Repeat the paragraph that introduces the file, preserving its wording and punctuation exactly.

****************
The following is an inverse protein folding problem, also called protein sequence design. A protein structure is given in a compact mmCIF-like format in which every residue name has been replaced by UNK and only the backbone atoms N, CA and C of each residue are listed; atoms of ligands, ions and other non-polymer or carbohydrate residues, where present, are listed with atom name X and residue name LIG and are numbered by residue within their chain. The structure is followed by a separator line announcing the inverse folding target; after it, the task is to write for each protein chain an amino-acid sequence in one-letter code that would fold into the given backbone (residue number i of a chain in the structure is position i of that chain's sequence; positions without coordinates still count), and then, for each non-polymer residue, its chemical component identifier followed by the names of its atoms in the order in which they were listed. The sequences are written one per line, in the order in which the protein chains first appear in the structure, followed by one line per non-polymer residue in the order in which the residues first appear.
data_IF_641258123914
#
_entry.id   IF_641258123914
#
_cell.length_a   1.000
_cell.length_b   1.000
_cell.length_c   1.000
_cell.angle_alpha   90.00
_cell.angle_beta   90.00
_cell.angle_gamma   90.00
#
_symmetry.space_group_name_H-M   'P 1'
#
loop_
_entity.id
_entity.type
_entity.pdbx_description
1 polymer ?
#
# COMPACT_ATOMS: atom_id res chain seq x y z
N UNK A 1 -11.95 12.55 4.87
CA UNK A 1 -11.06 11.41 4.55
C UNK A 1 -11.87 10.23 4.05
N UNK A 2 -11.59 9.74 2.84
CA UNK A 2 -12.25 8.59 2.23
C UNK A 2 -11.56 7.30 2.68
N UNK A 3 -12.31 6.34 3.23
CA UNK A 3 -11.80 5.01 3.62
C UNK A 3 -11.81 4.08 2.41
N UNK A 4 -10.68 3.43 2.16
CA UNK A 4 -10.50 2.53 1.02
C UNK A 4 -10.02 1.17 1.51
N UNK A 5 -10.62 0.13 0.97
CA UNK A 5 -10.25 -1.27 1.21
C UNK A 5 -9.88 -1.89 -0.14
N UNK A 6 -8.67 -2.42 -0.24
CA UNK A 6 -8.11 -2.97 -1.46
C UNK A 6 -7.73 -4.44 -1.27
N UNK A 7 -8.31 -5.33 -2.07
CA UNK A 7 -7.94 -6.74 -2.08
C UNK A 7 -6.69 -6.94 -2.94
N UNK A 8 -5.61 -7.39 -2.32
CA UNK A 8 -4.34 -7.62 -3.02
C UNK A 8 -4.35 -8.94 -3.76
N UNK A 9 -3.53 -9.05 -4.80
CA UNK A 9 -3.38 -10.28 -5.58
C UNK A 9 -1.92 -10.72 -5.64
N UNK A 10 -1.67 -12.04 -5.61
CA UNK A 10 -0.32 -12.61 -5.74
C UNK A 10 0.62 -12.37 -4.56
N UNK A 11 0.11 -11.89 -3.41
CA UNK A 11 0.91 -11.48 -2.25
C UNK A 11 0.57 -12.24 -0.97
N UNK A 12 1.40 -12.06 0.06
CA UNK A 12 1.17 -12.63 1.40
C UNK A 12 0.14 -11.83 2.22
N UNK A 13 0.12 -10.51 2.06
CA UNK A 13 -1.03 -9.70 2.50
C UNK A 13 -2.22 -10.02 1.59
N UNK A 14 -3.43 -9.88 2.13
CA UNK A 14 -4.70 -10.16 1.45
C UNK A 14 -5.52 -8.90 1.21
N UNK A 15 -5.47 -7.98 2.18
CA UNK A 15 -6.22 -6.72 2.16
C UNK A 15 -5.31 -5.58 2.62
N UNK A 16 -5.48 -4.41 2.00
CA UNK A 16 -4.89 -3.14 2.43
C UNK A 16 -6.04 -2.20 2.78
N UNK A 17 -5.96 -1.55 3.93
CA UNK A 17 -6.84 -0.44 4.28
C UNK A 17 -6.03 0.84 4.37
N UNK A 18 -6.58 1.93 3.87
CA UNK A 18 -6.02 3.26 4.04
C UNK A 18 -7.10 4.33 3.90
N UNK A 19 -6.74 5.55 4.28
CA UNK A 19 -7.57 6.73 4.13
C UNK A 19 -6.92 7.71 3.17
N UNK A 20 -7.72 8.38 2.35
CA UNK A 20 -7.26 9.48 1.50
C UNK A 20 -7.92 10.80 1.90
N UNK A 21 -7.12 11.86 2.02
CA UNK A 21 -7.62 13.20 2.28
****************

The following is an inverse protein folding problem, also called protein sequence design. A protein structure is given in a compact mmCIF-like format in which every residue name has been replaced by UNK and only the backbone atoms N, CA and C of each residue are listed; atoms of ligands, ions and other non-polymer or carbohydrate residues, where present, are listed with atom name X and residue name LIG and are numbered by residue within their chain. The structure is followed by a separator line announcing the inverse folding target; after it, the task is to write for each protein chain an amino-acid sequence in one-letter code that would fold into the given backbone (residue number i of a chain in the structure is position i of that chain's sequence; positions without coordinates still count), and then, for each non-polymer residue, its chemical component identifier followed by the names of its atoms in the order in which they were listed. The sequences are written one per line, in the order in which the protein chains first appear in the structure, followed by one line per non-polymer residue in the order in which the residues first appear.